Even Bilal changes into a quiet, unquestioning husband to Natasha in order to maintain harmony in their relationship. However, this does not bother Natasha as she wants Bilal to be an unquestioning spouse.

Another point raised in the serial was not having children in order to save or prolong a marriage. This again is brought up between Rayan and Zeb who have a complicated relationship. This 24-episode which dragged out a little bit in the end, and had some interesting characters disappear suddenly (Muneeze, the phuppo and Mikaal), was otherwise a better offering.


Best romantic scenes in Pakistani dramas (with clips)

I don’t know about you guys but I found the romance between Aabi and Haniya in the recently concluded drama serial Mata-e-Jaan Hai Tu (Hum TV) unconvincing, cheesy and outrageously funny. If the scenes between the newly married couple are supposed to bring a smile to one’s face unfortunately all it brings is loud guffaws. For instance in episode 11, Aabi and Haniya buy each other T-shirts printed with “I’m crazy about you” and they looked ridiculous and childish. Adeel Hussain as Aabi was awkward in some of the scenes, it felt like he was romancing his little sister! And Sarwat Gilani as Haniya despite the passage of 11 episodes was still stunned by Aabi’s passionate love for her. One wanted to slap her and tell her yes he digs you very much and could you please now reciprocate. Chemistry, the key ingredient between the couple was simply missing.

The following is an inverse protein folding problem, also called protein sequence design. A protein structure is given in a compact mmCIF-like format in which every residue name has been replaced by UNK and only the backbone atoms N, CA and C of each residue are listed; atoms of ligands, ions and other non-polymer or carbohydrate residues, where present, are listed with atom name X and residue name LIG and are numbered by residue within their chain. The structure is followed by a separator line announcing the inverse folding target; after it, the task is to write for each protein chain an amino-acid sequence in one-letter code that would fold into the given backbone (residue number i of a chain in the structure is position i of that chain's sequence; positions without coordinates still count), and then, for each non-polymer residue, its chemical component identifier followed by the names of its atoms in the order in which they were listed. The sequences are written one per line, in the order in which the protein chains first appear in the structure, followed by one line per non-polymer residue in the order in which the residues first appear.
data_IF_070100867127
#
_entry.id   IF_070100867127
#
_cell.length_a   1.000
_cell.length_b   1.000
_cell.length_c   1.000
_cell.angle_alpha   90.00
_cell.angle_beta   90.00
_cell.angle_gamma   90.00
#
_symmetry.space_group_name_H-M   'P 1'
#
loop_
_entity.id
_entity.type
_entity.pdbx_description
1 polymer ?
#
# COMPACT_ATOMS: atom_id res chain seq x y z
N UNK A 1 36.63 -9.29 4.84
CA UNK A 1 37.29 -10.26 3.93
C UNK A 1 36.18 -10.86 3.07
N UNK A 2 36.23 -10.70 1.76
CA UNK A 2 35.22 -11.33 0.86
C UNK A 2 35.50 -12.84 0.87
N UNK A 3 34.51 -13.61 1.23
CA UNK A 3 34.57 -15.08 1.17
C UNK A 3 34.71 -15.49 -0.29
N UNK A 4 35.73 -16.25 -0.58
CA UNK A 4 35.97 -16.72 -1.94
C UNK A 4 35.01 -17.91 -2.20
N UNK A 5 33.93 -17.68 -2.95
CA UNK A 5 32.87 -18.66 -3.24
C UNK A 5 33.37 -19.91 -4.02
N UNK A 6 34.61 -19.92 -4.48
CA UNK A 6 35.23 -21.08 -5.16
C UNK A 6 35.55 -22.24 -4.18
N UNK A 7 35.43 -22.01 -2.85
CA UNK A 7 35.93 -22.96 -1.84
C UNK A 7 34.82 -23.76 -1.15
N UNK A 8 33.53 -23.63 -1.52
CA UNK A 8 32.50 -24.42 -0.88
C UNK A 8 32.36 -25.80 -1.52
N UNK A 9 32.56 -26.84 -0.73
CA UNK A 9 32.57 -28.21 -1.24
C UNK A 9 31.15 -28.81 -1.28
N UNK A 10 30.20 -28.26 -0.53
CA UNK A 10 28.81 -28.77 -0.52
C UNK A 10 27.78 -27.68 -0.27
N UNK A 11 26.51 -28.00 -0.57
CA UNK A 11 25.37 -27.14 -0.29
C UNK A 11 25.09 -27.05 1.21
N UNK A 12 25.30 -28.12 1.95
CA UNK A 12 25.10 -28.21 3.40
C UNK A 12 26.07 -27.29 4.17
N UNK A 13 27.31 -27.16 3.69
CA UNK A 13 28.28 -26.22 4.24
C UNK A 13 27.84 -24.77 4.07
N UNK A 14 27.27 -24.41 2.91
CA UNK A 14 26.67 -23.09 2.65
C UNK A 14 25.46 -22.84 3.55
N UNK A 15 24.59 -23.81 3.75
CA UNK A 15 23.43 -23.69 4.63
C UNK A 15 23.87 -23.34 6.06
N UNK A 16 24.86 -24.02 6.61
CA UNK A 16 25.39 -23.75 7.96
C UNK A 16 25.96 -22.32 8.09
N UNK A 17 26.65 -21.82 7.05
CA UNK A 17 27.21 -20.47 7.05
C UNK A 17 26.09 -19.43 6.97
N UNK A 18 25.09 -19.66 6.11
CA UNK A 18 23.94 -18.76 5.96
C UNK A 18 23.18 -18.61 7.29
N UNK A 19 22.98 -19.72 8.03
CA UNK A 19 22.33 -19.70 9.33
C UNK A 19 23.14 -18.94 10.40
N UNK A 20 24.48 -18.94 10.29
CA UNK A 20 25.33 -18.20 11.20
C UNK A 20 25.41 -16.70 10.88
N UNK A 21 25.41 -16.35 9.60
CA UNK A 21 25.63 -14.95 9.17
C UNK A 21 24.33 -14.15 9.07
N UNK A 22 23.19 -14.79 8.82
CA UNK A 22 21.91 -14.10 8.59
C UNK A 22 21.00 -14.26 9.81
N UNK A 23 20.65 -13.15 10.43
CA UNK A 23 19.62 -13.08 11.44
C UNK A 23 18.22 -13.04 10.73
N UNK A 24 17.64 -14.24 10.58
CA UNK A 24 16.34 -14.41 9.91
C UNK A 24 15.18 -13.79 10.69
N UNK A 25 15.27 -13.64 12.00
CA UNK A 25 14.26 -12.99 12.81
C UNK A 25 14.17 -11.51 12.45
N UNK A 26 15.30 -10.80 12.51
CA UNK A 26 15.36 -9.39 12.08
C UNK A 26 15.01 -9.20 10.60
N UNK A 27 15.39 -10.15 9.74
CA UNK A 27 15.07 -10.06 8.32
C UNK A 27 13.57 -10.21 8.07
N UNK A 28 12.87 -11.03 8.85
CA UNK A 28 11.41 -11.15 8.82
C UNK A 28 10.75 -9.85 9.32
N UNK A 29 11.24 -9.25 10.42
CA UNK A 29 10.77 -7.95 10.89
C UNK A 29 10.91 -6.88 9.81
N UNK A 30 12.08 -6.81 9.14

Frankly, I have seen some truly terrific romantic scenes on Pakistani television. They have been subtle, not necessarily conventional and made some cynics like us root for the couple even if they are doomed. Here is a highly subjective pick of the 13 best romantic scenes from Pakistani dramas.


Many a real-life romance has been initiated in that underestimated vehicle-the chamakti-dhamakti Pakistani bus. And thus Balaj and Shahtaj’s first meeting takes place in that humble vehicle, when Balaj (Noman Ejaz) belonging to the rival tribe asks for a lift as he is stranded in the middle of a desert when his Pajero breaks down. Shahtaj (Atiqa Odho) and her female relatives are enroute to a wedding in the bus and Shahtaj convinces her grandmother to give a lift to Balaj even if he belongs to the rival tribe. With virtually no dialogue between the two, they just exchange quiet smoldering glances, Balaj watching her from the bus’s rearview mirror and Shahtaj looking on him from her seat through the curtain. Noman Ejaz looks regal with white turban and his handlebar mustache and Atiqa Odho also is a vision of loveliness attired mostly in Baloch fashion. The chemistry between the two was palpable during the entire serial. Throughout its broadcast, girls went berserk over Noman and guys just couldn’t stop gushing over Atiqa. Very similar to the frenzy the lead couple of Humsafar caused recently. The drama which proudly displayed Baloch traditions, was memorable in terms of its dialogues, plot twists, superb acting, cinematography and music.


Watch from 4th min onwards

Glad that Mora Piya highlights the death threats to investigative journalists

Cast: Adeel Hussain, Aamina Sheikh, Manzoor Qureshi, Firdous Jamal and 
Parveen Malik

Writer: Mohsin Ali 

Director: Anjum Shehzad

Broadcasting channel: Geo TV